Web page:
In machine vision and image database applications color is often used as a simple means of segmenting or identifying a specific object. Although color in and of itself is often insufficient to perform such a task reliably it can be used robustly in conjunction with other features or as a means of identifying likely candidate regions. When used to identify likely candidate regions, it can speed up the recognition process immensely as described in Rowley (1998). This works well when all of the images are captured with a single camera and under uniform illumination conditions. Problems arise when capture conditions change. The problem is that the measured red, green, and blue (RGB) pixel values are a function of the original object surface reflectance properties, the properties of the illuminant incident on the object surface, and the properties of the camera sensors.
The goal of color constancy is to recover the original surface reflectance properties, S(x,y), regardless of the incident illumination. It has been shown in Finlayson (1993) that with a relatively mild set of assumptions, illumination effects (under some canonical camera model) can be collapsed to the following simple form, where the measured pixels values for channel k at location (x,y) are denoted as :
In this form all that needs to be estimated are the three values , , and in order to recover surface reflectance information and compute a color feature value which is invariant of incident illumination.
Color constancy is not only important for machine vision applications but is also important for digital cameras and scanners. Frequently images are captured under varying lighting conditions. This can lead to images having an reddish tone if captured under tungsten illumination or a greenish tone if captured under fluorescent lighting. Color constancy can be used as a means of removing those color casts resulting in a more visually pleasing image.
Many color constancy methods are described in the literature: Land (1977), Finlayson (1995), Funt (1996), Brainard (1997). These methods estimate illumination parameters by making a set of prior assumptions about the overall distribution of color values in a typical image, or correspondingly, typical illuminants and surfaces in the world.
One algorithm, described in Finlayson (1995), utilizes constraints about the colors of typical object surfaces and illuminants in the world and applies them to the distribution of the extreme colors in an image. A search procedure is used to determine the transformation which best satisfies the given constraints.
A method introduced in Funt (1996) uses a neural network which takes as input the image color histogram and outputs the estimated illuminant chromaticities.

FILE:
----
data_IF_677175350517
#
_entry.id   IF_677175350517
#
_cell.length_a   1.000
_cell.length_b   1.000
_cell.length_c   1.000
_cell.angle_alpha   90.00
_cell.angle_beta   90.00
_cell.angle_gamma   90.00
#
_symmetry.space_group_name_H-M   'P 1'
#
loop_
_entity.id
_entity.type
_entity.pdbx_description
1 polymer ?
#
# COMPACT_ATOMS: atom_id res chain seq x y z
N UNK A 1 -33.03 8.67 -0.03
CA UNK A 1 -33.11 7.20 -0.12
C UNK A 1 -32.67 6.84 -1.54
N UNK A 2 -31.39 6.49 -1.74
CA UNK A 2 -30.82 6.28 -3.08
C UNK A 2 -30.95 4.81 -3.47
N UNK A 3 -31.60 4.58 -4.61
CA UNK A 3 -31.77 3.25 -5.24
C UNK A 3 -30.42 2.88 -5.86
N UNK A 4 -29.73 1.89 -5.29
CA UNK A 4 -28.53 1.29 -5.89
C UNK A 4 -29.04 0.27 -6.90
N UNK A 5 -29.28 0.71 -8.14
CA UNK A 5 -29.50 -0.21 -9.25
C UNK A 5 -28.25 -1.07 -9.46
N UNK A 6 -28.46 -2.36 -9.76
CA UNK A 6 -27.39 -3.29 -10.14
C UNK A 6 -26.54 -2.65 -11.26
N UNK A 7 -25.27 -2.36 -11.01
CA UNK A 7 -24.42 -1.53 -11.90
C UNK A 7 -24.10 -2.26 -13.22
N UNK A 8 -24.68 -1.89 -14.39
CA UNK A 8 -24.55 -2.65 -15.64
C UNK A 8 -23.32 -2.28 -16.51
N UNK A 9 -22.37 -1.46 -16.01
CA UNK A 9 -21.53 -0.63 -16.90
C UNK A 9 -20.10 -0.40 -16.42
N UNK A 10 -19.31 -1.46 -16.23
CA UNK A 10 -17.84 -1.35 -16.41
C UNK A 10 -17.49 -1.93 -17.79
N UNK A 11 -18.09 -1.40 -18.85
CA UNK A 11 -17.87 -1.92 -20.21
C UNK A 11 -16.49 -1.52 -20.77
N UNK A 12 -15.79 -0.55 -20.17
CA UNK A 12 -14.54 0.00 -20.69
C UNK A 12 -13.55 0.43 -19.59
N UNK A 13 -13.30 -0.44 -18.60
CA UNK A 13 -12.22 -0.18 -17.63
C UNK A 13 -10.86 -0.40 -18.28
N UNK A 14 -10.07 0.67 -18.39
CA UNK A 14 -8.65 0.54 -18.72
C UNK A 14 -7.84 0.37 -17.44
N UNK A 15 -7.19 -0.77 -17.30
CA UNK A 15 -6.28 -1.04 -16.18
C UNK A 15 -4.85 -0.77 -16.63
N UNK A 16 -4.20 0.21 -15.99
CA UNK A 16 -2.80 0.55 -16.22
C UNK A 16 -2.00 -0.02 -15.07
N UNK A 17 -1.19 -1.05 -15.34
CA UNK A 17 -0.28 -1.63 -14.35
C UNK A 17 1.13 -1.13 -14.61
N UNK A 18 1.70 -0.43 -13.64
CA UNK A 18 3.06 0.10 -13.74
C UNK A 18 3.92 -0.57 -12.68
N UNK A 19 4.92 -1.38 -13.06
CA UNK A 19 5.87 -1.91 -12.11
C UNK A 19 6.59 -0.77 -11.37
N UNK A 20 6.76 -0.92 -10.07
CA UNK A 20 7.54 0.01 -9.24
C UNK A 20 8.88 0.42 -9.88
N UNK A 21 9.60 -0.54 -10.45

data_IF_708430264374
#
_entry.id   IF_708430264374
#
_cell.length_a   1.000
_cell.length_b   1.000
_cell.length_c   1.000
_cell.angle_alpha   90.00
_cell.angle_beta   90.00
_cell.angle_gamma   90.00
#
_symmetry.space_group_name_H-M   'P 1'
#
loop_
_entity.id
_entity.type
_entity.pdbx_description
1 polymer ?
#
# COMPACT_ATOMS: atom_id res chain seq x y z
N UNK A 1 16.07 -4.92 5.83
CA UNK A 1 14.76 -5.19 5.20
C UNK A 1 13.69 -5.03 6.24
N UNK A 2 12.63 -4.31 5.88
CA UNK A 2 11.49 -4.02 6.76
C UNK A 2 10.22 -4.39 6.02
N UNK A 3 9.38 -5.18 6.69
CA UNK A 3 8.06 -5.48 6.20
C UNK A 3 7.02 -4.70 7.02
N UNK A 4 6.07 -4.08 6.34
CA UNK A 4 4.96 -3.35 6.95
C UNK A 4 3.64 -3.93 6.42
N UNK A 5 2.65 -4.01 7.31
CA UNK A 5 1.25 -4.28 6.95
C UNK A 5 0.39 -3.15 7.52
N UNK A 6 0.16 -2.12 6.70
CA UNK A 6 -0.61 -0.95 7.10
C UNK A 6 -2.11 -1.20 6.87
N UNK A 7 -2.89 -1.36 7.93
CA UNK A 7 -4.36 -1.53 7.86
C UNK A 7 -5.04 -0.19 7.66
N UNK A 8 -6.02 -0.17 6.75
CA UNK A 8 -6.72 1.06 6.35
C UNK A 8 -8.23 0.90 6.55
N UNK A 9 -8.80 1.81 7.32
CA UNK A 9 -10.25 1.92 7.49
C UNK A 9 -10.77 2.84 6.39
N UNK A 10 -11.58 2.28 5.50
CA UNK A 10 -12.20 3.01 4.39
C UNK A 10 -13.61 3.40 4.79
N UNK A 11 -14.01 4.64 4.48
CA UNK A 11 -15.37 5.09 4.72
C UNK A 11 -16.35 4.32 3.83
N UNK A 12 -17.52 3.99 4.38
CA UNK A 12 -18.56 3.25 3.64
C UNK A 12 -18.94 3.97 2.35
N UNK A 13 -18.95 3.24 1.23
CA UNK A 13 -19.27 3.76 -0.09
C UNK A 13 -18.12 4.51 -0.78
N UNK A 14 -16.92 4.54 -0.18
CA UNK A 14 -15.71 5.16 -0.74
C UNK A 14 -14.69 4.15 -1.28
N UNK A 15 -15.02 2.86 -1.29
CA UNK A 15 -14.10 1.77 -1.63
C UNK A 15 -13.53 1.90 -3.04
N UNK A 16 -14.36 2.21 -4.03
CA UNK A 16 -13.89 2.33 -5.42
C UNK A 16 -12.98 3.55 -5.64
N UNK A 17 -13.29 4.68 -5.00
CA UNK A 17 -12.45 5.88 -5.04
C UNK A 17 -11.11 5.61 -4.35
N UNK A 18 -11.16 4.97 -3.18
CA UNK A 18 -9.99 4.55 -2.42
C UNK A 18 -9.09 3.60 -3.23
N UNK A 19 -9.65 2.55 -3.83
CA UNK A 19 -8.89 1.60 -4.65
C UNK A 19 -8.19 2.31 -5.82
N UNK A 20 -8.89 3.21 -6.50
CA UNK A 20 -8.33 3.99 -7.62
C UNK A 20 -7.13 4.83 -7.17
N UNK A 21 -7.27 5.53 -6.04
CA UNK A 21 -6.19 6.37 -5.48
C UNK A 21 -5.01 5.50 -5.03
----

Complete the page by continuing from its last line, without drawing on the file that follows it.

This work attempts to overcome some of the deficiencies of more basic algorithms through the construction of a parametric model of the distribution of color channel responses in an image and the use of that model as the basis for computation in lieu of the raw pixel values. The parametric model chosen is a mixture of Gaussians. In this model every three dimensional pixel value (R,G,B) is modeled as being generated by one of the model Gaussians with a hidden indicator variable, zij, representing which Gaussian generated which pixel. In the equations below we index the pixels in the image by the variable i, ranging from 1 to m where m is the number of pixels in the image, the other variables are defined as follows: the variable j indexes the n Gaussians in the mixture and the variable k indexes the color channels (dimensions), ranging from 1 to 3:
To build the model, we must estimate the Gaussian parameters as well as the expected values of the indicator variables. As is typically done, as per Duda (1973), we use Expectation-Maximization (EM) to estimate these parameter values. A computationally efficient procedure is described in Moore (1999).
Once the components of the mixture model have been identified, a maximum likelihood approach can be used to determine the illumination parameters which maximize the likelihood of the observed data. In a manner similar to Brainard (1997), we assume that the likelihood of a specific setting of the illumination parameters, Ij, given the observed cluster centers, , can be factored as follows:
Note that the value of the corrected color Si can be determined simply from because of the multiplicative effect of the incident illumination.
There are a number of possible future directions to take in this work. One is to try to relax the independence assumption. Another is to try use some other criterion like BIC as a means of choosing the number of mixtures in the mixture model.